Your passport says “Canada” but you grew up abroad. Your dad was in the armed forces in Germany, perhaps, or your mother was an executive in South America, or maybe both parents were missionaries and you attended school with the local kids in a Japanese village.
How do you acclimate when you return to Canada? You appear to be like every other Canadian kid, but do you feel that way?
And how does all of it — the travel, the different cultures, the moving and leaving friends behind — affect you later in life?
Shelly Lyons is studying those questions and “Third Culture Kids” — “children who have spent a significant number of their developmental years in a country other than their passport country” — as part of her research as a candidate in the Doctor of Business Administration program at 企鹅电竞查询v6.9 安卓版 University. An assistant professor of Organizational Management at Crandall University in Moncton, NB, where she’s also coordinator of the Bachelor of Arts in Organizational Management program, she was awarded a $120,000 Mitacs Accelerate grant to partner with Outreach Canada on her research.
The four-year project begins August 2022, asking the overarching question: "How can spiritual self-leadership inspire identity development and sense of belonging in adult Third Culture Kids (ATCKs), in order for them to fully realize their potential and value contribution in the workplace?"
“For people who have experienced many different cultures in their childhood particularly, it’s sometimes challenging to know who you really are,” says Lyons, who grew up in Yarmouth, NS and has lived her entire life in the province, now residing in tiny Oxford, NS (population: 1,200).
“Many ATCKs don’t know where they belong or if they belong,” she says. “Because of their highly mobile childhood, they don’t have a geographical location to call home.”
Lyons notes they’re sometimes called “hidden immigrants” because when they return to Canada, “they may look like they fit in, they may speak like they fit in, but their mindset, the way they think can be very different because maybe they’ve grown up in China or South America somewhere… They may not know how to act in this context and everybody thinks they should know how to act.”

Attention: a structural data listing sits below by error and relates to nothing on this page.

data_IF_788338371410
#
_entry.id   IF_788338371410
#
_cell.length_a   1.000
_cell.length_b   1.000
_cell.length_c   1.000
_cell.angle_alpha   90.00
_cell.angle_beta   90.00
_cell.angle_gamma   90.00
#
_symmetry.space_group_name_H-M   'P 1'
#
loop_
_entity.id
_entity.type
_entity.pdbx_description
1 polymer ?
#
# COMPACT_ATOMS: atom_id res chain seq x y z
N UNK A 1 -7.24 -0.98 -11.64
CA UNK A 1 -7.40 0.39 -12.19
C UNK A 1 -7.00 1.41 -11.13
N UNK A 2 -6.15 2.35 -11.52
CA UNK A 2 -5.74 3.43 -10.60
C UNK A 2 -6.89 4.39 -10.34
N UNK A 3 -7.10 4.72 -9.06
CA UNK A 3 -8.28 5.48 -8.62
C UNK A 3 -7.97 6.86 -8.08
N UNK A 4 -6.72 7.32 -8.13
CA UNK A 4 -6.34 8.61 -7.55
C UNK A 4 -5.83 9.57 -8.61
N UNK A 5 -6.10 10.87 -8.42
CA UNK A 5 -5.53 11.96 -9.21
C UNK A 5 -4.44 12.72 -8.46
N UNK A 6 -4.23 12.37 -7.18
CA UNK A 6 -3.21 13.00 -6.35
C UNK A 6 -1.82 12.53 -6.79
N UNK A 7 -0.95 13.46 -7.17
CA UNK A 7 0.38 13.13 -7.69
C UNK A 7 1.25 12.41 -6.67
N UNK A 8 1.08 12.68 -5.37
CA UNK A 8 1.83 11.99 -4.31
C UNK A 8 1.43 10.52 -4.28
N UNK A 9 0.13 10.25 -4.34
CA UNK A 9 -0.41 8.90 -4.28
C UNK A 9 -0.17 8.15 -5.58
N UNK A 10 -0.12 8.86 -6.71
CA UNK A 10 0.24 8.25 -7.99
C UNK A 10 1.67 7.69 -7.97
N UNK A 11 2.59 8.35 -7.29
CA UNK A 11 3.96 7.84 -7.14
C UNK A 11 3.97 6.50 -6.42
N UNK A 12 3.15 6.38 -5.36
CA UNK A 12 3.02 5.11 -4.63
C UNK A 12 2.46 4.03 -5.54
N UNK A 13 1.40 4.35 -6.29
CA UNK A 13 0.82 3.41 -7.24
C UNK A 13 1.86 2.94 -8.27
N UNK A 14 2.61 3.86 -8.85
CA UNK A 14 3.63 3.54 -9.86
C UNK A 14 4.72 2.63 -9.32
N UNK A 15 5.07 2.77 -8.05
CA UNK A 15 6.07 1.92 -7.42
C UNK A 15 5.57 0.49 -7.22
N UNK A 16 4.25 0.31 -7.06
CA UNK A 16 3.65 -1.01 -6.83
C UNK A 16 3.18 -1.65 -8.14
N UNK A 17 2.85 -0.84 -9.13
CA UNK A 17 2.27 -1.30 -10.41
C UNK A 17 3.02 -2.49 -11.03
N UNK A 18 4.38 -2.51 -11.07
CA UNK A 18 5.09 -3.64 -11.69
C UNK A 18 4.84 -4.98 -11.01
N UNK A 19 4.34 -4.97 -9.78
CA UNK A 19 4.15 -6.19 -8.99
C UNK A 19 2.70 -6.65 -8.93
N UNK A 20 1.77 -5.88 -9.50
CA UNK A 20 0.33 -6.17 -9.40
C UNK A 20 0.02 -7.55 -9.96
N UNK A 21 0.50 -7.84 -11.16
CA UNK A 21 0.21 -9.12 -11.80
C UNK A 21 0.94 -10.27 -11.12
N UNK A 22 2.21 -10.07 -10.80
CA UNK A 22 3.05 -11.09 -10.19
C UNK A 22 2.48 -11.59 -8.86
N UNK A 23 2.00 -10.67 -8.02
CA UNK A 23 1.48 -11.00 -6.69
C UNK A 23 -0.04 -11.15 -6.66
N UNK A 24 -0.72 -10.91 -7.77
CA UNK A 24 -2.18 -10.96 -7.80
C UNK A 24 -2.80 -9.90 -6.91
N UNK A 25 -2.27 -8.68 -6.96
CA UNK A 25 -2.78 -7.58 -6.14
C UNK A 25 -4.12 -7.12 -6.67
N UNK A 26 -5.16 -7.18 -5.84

As tough as it is for children and teens returning to a homeland that doesn’t feel like home, it can result in further difficulties as they age, she says.
Adult Third Culture Kids often experience both rootlessness and restlessness — “They laughingly call it ‘itchy feet,’” she says — and feel the need to move on more frequently, from places, jobs, even relationships.
“They’ve said ‘goodbye’ so many times as a child because of mobility that they have this accumulated grief, and sometimes they don’t want to go too deep with people because inevitably you have to say goodbye,” Lyons says.
But these former travelling children bring with them positives, too.
“They see a much wider perspective and have a different way of working with other cultures, that often we monocultural folk don’t do as well as. They see globally. They’re not tied to any one country in their minds.”
The key — and a part of her research — is “how they can leverage their value… especially to Canada and our changing demographics in this country.
“They are going to be leaders for us because they already have the cross-cultural skills. They sometimes have the linguistic abilities to communicate with people from other countries. They have sensitivity, that cultural intelligence.”
Lyons’ experience working with a faith-based organization and missionary families returning to Canada sparked her interest and influenced her earlier masters research on the topic (she has a Master of Adult Education from St. Francis Xavier University as well as a Bachelor of Arts in Organizational Management from Crandall).
“Hearing their struggles inspired a passion within me to want to walk with them and contribute to whatever it is that could help them out.”